51CXTBF1ZVL._SY344_BO1,204,203,200_By 1996 the warehouse-bookstore was in its heyday, with Barnes and Noble and Borders stores showing up in nearly every large strip-mall. This type of shopping experience often gets lost in the “why Paganism got so big in the 90’s” discussions, but their importance shouldn’t be overlooked. All of a sudden books on Witchcraft and Paganism were nearly everywhere, with corporate overlords in New York and Ann Arbor deciding what went into stores. Local attitudes would no longer keep Scott Cunningham’s Wicca: A Guide For the Solitary Practitioner away from those who needed it. Oh, and the selection! The 90’s were a heyday for Pagan publishing and the box-stores were full of titles.

My local B. Dalton at the mall carried about five books on Witchcraft in the early 90’s. The local bookstore near my dorm room also carried about five books, luckily for me they were five different books, but even when the two were added together it didn’t amount to much. That changed for me when a Hastings opened up in Cape Girardeau and all of a sudden I had access to dozens of Pagan books. It’s where I discovered The Spiral Dance, Bucky’s Big Blue Book, and Cunningham’s Living Wicca. That little store also had Pagan magazines, which was how much of our community connected before the internet. I remember buying my first copy of The Green Egg there, but also New Moon Rising. A couple of years later I’d be buying Circle Network News at Tower Records in East Lansing, again all this was before The Craft hit theaters.

Mankey's first Green Egg.
Mankey’s first Green Egg.
I don’t want to get too nostalgic for the days of the big-box, because they were far from perfect. Local shops are the lifeblood of many Pagan-communities, but the big-stores offered a way in for those unaware of metaphysical/New Age shops, and for those of us who didn’t have one near by. I lived a good two hours from the closest New Age store, but St. Louis MO did have a few. Including one in a local mall that firmly put my feet on this path.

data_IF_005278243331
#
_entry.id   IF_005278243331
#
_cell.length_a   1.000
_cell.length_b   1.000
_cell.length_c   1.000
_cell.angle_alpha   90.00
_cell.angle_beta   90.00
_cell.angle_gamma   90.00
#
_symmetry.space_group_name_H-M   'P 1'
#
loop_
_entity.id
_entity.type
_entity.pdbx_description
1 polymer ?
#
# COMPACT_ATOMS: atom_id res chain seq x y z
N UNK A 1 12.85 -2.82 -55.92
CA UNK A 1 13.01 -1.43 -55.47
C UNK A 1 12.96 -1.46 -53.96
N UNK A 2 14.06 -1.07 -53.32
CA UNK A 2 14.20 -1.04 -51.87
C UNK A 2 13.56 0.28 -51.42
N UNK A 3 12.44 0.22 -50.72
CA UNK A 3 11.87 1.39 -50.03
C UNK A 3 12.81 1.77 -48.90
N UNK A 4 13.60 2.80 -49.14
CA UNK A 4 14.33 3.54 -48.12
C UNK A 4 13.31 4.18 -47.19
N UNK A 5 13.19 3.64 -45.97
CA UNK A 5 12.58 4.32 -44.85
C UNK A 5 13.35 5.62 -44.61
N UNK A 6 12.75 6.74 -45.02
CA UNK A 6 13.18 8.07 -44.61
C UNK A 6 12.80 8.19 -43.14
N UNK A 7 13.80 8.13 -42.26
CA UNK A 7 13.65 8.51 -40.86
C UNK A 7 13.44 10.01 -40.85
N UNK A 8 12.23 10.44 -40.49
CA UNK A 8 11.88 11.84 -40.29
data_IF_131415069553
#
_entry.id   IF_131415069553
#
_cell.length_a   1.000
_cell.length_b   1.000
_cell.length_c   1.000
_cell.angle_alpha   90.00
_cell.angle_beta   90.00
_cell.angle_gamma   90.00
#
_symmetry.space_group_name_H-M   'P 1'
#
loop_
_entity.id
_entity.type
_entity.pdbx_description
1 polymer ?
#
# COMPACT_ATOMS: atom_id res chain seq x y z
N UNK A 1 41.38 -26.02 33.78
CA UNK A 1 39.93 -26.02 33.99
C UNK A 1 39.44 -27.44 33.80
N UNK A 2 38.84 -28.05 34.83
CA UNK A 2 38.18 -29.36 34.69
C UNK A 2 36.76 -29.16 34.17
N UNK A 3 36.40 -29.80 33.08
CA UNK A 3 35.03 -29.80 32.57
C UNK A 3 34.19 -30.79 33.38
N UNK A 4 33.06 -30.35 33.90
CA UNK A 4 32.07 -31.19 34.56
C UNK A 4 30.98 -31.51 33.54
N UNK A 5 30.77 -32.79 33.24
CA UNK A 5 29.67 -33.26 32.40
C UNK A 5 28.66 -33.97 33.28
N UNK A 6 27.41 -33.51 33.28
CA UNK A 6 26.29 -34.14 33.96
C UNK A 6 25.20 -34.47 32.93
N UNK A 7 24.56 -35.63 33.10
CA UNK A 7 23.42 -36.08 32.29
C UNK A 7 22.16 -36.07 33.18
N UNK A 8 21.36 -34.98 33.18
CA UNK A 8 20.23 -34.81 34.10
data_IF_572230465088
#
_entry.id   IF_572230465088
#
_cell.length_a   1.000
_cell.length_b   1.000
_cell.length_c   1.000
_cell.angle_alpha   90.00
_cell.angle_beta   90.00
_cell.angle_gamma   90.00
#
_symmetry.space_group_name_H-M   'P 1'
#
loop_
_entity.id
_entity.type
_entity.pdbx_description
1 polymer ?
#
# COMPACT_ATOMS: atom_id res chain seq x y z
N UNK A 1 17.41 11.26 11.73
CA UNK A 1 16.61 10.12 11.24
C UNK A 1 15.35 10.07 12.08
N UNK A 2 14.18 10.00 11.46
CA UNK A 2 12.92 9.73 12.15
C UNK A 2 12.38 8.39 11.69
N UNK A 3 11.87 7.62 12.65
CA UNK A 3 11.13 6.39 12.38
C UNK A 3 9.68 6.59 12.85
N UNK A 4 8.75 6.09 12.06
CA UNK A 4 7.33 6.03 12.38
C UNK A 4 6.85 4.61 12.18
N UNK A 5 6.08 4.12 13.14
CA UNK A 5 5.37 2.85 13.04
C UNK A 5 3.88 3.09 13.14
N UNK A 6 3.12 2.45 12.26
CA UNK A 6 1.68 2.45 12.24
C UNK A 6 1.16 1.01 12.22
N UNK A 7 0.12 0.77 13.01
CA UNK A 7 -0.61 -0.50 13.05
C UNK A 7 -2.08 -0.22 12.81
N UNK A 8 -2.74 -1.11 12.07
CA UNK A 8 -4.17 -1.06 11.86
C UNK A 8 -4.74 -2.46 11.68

Due in part to the rise of Borders and B&N along with the increased public interest, Pagan Publishing exploded in the early 1990’s. Not all of it was good mind you, but there was an abundance of it by practitioners for practitioners for perhaps the first time ever. It was the era of Witta: An Irish Pagan Tradition (perhaps my least favorite Pagan book of all time) but also Silver Ravenwolf’s To Ride a Silver Broomstick one of the most influential and best 101 books of all time (I’ve been finding myself liking a lot of it again lately). By the end of the 90’s Broomstick and Cunningham’s Wicca would each sell over 100,000 copies a huge feat in the Pagan book world.

Album_Cover-The_VisitMusically the early 90’s were full of Paganish music too. I’ve written before about how much I love early Tori Amos, but Loreena McKennitt features in there too. Both of those artists sold millions of records and were 100%-witchy without being out of (or ever in) the broom closet. The mid-90’s also saw a huge jam-band revival and I don’t care what anyone out there says, Rusted Root’s When I Woke will always be one of my favorite Pagan records. I know my head was in the sky but 1994’s Woodstock Two felt like a gathering of the tribes, and I was certain that tribe contained Witches (I was there it had to!).

I think people tend to give The Craft far too much credit for spear-heading the Pagan revival of the 90’s. It was all there long before four teenage girls ruled the multiplex for two weekends in May of 1996. It was important, but the movie only existed because Modern Pagan Witchcraft was already a part of pop culture. Did it influence people? I’m sure it did, but those looking for Witchcraft would have found it nearly as easily without The Craft.